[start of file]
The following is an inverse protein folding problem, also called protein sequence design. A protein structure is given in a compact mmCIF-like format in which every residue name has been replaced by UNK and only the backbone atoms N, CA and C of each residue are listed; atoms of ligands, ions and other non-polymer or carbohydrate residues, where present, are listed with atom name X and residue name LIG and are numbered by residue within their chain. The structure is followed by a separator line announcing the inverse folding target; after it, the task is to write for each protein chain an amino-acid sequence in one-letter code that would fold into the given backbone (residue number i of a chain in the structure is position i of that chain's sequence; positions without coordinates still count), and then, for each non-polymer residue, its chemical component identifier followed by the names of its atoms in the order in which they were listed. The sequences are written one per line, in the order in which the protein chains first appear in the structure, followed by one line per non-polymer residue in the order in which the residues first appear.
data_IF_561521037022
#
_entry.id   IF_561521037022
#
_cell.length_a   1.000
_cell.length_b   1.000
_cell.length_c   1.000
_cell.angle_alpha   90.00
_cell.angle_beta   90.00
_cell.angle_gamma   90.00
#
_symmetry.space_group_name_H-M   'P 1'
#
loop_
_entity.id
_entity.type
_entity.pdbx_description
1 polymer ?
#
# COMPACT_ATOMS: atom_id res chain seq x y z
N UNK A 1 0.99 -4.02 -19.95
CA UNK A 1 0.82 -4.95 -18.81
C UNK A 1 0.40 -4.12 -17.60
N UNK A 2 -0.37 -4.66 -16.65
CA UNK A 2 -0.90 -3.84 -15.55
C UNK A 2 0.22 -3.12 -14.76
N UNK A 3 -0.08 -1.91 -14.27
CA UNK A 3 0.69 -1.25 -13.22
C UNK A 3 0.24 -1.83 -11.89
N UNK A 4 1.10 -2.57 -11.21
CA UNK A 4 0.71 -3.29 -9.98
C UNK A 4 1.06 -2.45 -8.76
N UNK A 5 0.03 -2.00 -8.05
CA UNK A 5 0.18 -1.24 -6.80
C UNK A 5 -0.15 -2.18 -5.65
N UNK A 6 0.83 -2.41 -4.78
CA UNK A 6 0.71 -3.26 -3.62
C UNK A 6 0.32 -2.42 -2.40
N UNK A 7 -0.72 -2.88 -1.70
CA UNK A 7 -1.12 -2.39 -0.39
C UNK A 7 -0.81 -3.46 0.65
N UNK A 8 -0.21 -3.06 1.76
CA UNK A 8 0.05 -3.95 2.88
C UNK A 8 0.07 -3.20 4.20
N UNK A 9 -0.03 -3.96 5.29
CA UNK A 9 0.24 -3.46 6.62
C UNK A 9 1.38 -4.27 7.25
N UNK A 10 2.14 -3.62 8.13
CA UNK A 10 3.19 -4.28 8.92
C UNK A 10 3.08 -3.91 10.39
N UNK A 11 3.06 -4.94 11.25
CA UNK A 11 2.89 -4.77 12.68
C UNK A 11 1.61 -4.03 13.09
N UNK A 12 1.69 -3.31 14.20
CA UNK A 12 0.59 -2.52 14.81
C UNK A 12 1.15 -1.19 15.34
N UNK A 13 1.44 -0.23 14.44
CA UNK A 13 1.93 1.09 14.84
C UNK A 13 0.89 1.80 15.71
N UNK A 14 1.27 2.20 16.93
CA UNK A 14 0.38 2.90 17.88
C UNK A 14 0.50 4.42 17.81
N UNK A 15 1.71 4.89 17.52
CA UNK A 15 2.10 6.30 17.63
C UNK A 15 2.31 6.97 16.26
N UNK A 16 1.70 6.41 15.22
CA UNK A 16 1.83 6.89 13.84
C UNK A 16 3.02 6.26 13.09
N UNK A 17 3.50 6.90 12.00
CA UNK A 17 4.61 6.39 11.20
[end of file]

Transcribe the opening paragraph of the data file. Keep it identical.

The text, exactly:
The following is an inverse protein folding problem, also called protein sequence design. A protein structure is given in a compact mmCIF-like format in which every residue name has been replaced by UNK and only the backbone atoms N, CA and C of each residue are listed; atoms of ligands, ions and other non-polymer or carbohydrate residues, where present, are listed with atom name X and residue name LIG and are numbered by residue within their chain. The structure is followed by a separator line announcing the inverse folding target; after it, the task is to write for each protein chain an amino-acid sequence in one-letter code that would fold into the given backbone (residue number i of a chain in the structure is position i of that chain's sequence; positions without coordinates still count), and then, for each non-polymer residue, its chemical component identifier followed by the names of its atoms in the order in which they were listed. The sequences are written one per line, in the order in which the protein chains first appear in the structure, followed by one line per non-polymer residue in the order in which the residues first appear.